Now, I know that some may want to draw a distinction between the modern military and the Roman military. I think we can all agree that there are a great number of differences. For example, there are many people who serve in the military who never see combat, who never fire their weapon at another individual, and will never have to serve in a potentially morally-compromising way (according to the Church Fathers). I think it is more than fair to point this out, for then, the military can be treated just like any other occupation. What if we were to reframe our question to “Should a Christian serve in a non-combatant division of the military?” I believe the Church Fathers’ opinions would vary because some would see that the military and the Church are still competing for a Christian’s allegiance. But still, it’s a good point to make. Another distinction that should be made between ancient and modern warfare is the increased effectiveness of military weapons, training, and tactics, as well as the greater risk of non-combatant causalities. Even excluding nuclear devices, our modern weapons have the capability of decimating landscapes and cities. This means that wars waged today have the likelihood of causing more deaths, innocent and otherwise, than it did in first 3 centuries. Let us again limit and reframe our original question to this, “Should a Christian fight in military combat during wartime?”

According to the early Church Fathers, the answer is a unanimous,


Now, I am a Protestant, and I must hold that the God-inspired, God-embodied, and God-illumined Scripture is my ultimate source of authority. I follow first and foremost the Bible. But, is it shocking that the early Church was so vehemently opposed to violence and serving in the military? I don’t think we necessarily have to follow the Fathers in everything, but we at least should be aware of when we are breaking ranks with them, especially on a topic in which there didn’t seem to be much disagreement. In addition, they were not just spouting things off the top of their heads. No, the Church Fathers were serious readers of Scripture who took following Jesus’ non-violent ethic of enemy-love seriously. Many of these writers suffered persecution for their beliefs, some even demonstrated it in martyrdom. We cannot so easily dismiss them or their reading of Scripture simply because they don’t live in the modern world. We also cannot make the cry that this theology is impractical today, dismissing by simply asking, “We can’t all be nonviolent, right?”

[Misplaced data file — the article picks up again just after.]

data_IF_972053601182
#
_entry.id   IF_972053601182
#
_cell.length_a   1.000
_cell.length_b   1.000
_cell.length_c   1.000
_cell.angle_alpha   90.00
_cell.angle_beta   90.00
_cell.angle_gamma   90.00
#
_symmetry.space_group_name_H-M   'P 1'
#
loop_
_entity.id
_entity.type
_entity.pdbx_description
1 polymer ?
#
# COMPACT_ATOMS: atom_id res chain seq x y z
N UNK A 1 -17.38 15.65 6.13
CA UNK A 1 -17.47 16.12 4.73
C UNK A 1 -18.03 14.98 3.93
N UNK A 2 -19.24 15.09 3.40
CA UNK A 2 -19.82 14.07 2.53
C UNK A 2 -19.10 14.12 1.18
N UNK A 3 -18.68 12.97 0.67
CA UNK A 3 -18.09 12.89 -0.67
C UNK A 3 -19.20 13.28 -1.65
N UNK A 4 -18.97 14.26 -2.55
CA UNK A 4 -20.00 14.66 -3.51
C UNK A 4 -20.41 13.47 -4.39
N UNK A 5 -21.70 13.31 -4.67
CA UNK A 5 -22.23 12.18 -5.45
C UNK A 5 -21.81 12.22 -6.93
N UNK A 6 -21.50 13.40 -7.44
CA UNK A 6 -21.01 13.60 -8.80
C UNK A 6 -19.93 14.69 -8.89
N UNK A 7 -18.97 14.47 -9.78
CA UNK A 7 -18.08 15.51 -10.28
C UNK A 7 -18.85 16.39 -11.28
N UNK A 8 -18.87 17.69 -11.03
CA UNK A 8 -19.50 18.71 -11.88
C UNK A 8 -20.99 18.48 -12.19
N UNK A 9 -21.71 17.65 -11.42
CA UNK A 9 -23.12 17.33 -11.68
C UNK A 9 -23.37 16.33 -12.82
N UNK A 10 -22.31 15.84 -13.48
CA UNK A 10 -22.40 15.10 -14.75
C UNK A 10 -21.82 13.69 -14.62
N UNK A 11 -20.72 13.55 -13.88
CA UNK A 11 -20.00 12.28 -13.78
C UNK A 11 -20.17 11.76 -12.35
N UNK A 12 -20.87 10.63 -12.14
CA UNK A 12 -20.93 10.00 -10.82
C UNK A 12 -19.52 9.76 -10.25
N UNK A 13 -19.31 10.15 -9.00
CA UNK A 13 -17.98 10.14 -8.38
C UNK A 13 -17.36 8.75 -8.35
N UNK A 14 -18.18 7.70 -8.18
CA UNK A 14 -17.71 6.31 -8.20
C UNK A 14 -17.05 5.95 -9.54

First, we don’t follow Jesus because its practical, we follow Jesus because He is the Lord and King, and as Christians, he is our Lord and King. Second, Rome made that same argument about how impractical Christianity and their nonviolent ethic was, and Tertullian responded, “The blood of the Martyrs is the seed of the Church” (Apology 50.13). Non-violence worked. In the first three centuries, the Kingdom of God did not require Christians to serve in physical combat, but in spiritual warfare. They were conscripted to love and serve their Lord, Jesus Christ, and reflect his non-violent ethic of enemy-love to the world. And it worked! Like a virus, the Christian faith spread throughout the Roman empire, thus conquering their persecutors through love, not war. Make no mistake, an ethic of nonviolence is not the gospel, but according to the early Church Fathers, it was the natural outworking of the gospel of peace.

“and many peoples shall come, and say: “Come, let us go up to the mountain of the LORD, to the house of the God of Jacob, that he may teach us his ways and that we may walk in his paths . . . . . . and they shall beat their swords into plowshares, and their spears into pruning hooks; nation shall not lift up sword against nation, neither shall they learn war anymore.” (Isaiah 2:3-4)

“And that it did so come to pass, we can convince you. For from Jerusalem there went out into the world, men, twelve in number, and these illiterate, of no ability in speaking: but by the power of God they proclaimed to every race of men that they were sent by Christ to teach to all the word of God; and we who formerly used to murder one another do not only now refrain from making war upon our enemies, but also that we may not lie nor deceive our examiners, willingly die confessing Christ.” (Justin Martyr, 1 Apology 39)


Originally published at The Two Cities, used with permission.